Author: mpolin

Visit to U. Melbourne!

It’s always nice to start the week with some good news. Today I just heard from my good friend Douglas Brumley that the travel grant application we submitted was successful!! This will allow me & rest of the family to move to Melbourne for 6-8 weeks to work with Doug and an amazing array of other people at U. Melbourne. We still need to work out the details but I’m already very excited!!

Advertisements

Chlamydomonas Phototaxis: turn and what?

Phototaxis is one of the main categories of motility regulation by microorganisms. Arguably, it is particularly important for motile micro algae, due to their photosynthetic activity. One of the organisms where it has been studied the most is our beloved micro alga Chlamydomonas reinhardtii. Currently, we have a pretty good idea of the mechanism leading the cells to reorient towards/away from the light, but not much is known about what happens after they’ve reoriented…. In our recent paper we start looking into this, with surprising results.

Julia going back

We had the great pleasure to host for two months Julia Dolger, PhD student from the group of Anders Andersen and Thomas Kiorboe at the Technical University of Denmark. She’s been working very hard during her short stay here on a joint project looking at microbial predator/prey systems, and we had lots of interesting discussions! Good luck to her for the final part of her PhD and let’s keep in touch!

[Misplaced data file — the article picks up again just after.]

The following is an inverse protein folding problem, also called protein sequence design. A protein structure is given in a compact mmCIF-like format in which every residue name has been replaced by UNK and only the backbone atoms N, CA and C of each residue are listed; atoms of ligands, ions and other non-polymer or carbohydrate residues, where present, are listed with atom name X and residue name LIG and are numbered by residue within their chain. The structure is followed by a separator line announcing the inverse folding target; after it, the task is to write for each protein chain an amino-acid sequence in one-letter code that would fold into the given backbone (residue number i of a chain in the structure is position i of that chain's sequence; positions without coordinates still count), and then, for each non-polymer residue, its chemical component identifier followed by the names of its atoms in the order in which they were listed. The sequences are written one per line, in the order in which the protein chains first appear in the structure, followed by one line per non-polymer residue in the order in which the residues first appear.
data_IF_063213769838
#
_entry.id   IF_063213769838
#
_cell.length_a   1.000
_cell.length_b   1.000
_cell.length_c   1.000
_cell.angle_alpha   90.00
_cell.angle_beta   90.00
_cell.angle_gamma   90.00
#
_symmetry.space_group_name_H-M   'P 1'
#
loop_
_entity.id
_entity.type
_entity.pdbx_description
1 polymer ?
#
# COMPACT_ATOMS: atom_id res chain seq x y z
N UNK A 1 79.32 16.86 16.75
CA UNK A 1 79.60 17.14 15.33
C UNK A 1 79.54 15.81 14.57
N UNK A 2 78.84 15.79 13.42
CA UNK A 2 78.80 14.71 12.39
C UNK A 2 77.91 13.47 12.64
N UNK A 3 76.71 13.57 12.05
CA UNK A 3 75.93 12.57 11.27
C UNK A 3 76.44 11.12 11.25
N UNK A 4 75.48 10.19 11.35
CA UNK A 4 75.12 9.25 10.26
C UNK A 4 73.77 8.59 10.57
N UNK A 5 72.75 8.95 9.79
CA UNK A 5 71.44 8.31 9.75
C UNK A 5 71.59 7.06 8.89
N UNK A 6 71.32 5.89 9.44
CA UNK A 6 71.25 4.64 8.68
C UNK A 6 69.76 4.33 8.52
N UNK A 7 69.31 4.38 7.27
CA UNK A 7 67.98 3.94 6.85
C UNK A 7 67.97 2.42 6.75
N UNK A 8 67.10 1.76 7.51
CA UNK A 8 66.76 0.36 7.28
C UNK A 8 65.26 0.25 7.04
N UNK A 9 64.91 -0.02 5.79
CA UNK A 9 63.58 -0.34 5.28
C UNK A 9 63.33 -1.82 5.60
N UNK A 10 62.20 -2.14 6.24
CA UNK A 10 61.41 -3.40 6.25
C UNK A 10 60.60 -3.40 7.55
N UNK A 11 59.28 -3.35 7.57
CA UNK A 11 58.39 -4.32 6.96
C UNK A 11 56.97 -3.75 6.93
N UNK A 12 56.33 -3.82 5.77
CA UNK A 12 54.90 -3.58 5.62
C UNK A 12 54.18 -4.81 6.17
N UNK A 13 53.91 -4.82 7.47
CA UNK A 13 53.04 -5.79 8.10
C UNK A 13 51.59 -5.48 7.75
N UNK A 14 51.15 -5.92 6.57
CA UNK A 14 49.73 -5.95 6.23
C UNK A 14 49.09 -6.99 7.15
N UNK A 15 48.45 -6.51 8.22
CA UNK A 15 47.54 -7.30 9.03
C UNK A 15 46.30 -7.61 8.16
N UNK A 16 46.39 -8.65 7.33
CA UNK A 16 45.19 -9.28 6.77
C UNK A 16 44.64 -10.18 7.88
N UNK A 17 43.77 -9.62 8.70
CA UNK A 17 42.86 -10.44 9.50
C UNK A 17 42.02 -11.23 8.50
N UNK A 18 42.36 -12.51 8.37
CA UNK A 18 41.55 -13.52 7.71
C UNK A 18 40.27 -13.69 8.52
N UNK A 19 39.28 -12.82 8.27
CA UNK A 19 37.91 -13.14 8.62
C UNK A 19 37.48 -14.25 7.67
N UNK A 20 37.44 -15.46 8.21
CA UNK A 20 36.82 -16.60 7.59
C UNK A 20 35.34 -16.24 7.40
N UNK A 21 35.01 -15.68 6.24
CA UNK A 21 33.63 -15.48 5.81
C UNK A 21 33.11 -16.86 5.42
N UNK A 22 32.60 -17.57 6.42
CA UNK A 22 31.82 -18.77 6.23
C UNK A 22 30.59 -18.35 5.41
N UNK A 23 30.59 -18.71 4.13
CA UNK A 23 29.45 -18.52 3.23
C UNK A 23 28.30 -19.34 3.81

Phase Defects

brumley_etal_fig2

Does a stronger interaction always make for a more stable system? Certainly not for synchronising oscillators, as we show in a paper just accepted in Physical Review Fluids. There we study the behaviour of a strip of colloidal rotors as the system is lifted from a no-slip surface. As the hydrodynamic coupling strengthens, the system develop recurring phase defects which worsen its synchronisation. Our simulations show that defects result from a competition between short-range and long-range coupling. The paper is currently accessible through the ArXiv.

Update: The paper has been published (open access) and is now available here.

Colloidal Entrainment

figure2Particle entrainment by Raphaël, just accepted on Nat Com!

What happens to passive microparticles within a suspension of microorganisms? If the particles are small, they can be entrained over large distances by the micro swimmers. These interactions are rare, but their magnitude is large and -as it turns out- they end up dominating particle dynamics, which now resembles a jump-diffusion process. This is presented and discussed in details in a new work led by Raphaël, just accepted on Nature Communications. A preprint of the article (well.. a previous version) is currently available on the Arxiv.

Update. The article is now available here.